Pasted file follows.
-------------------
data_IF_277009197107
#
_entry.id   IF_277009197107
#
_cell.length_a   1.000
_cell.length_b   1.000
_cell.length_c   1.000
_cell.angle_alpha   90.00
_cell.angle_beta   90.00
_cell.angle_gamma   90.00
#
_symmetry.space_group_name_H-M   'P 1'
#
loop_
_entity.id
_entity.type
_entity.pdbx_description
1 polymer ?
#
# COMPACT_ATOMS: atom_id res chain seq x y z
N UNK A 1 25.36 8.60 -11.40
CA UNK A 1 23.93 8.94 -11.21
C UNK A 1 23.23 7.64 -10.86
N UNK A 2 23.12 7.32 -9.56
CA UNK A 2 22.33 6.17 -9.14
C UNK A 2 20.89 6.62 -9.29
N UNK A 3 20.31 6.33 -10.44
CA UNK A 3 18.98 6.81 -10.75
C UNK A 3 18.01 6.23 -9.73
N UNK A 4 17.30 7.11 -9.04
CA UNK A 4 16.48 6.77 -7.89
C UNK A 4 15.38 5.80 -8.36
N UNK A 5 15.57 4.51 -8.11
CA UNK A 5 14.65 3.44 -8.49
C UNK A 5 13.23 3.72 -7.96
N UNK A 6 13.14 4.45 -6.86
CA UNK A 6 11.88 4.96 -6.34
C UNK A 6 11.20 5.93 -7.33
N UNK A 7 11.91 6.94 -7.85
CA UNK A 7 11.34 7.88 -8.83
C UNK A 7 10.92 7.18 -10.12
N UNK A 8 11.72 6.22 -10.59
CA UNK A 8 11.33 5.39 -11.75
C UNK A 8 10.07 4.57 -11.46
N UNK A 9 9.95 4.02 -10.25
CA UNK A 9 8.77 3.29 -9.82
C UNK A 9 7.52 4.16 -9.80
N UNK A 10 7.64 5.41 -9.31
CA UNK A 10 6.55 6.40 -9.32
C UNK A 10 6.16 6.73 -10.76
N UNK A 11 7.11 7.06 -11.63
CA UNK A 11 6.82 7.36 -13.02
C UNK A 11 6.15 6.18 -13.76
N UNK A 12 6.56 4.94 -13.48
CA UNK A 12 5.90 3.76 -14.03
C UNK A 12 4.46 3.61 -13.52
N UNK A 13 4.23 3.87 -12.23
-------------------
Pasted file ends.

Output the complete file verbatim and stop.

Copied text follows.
data_IF_277009197107
#
_entry.id   IF_277009197107
#
_cell.length_a   1.000
_cell.length_b   1.000
_cell.length_c   1.000
_cell.angle_alpha   90.00
_cell.angle_beta   90.00
_cell.angle_gamma   90.00
#
_symmetry.space_group_name_H-M   'P 1'
#
loop_
_entity.id
_entity.type
_entity.pdbx_description
1 polymer ?
#
# COMPACT_ATOMS: atom_id res chain seq x y z
N UNK A 1 25.36 8.60 -11.40
CA UNK A 1 23.93 8.94 -11.21
C UNK A 1 23.23 7.64 -10.86
N UNK A 2 23.12 7.32 -9.56
CA UNK A 2 22.33 6.17 -9.14
C UNK A 2 20.89 6.62 -9.29
N UNK A 3 20.31 6.33 -10.44
CA UNK A 3 18.98 6.81 -10.75
C UNK A 3 18.01 6.23 -9.73
N UNK A 4 17.30 7.11 -9.04
CA UNK A 4 16.48 6.77 -7.89
C UNK A 4 15.38 5.80 -8.36
N UNK A 5 15.57 4.51 -8.11
CA UNK A 5 14.65 3.44 -8.49
C UNK A 5 13.23 3.72 -7.96
N UNK A 6 13.14 4.45 -6.86
CA UNK A 6 11.88 4.96 -6.34
C UNK A 6 11.20 5.93 -7.33
N UNK A 7 11.91 6.94 -7.85
CA UNK A 7 11.34 7.88 -8.83
C UNK A 7 10.92 7.18 -10.12
N UNK A 8 11.72 6.22 -10.59
CA UNK A 8 11.33 5.39 -11.75
C UNK A 8 10.07 4.57 -11.46
N UNK A 9 9.95 4.02 -10.25
CA UNK A 9 8.77 3.29 -9.82
C UNK A 9 7.52 4.16 -9.80
N UNK A 10 7.64 5.41 -9.31
CA UNK A 10 6.55 6.40 -9.32
C UNK A 10 6.16 6.73 -10.76
N UNK A 11 7.11 7.06 -11.63
CA UNK A 11 6.82 7.36 -13.02
C UNK A 11 6.15 6.18 -13.76
N UNK A 12 6.56 4.94 -13.48
CA UNK A 12 5.90 3.76 -14.03
C UNK A 12 4.46 3.61 -13.52
N UNK A 13 4.23 3.87 -12.23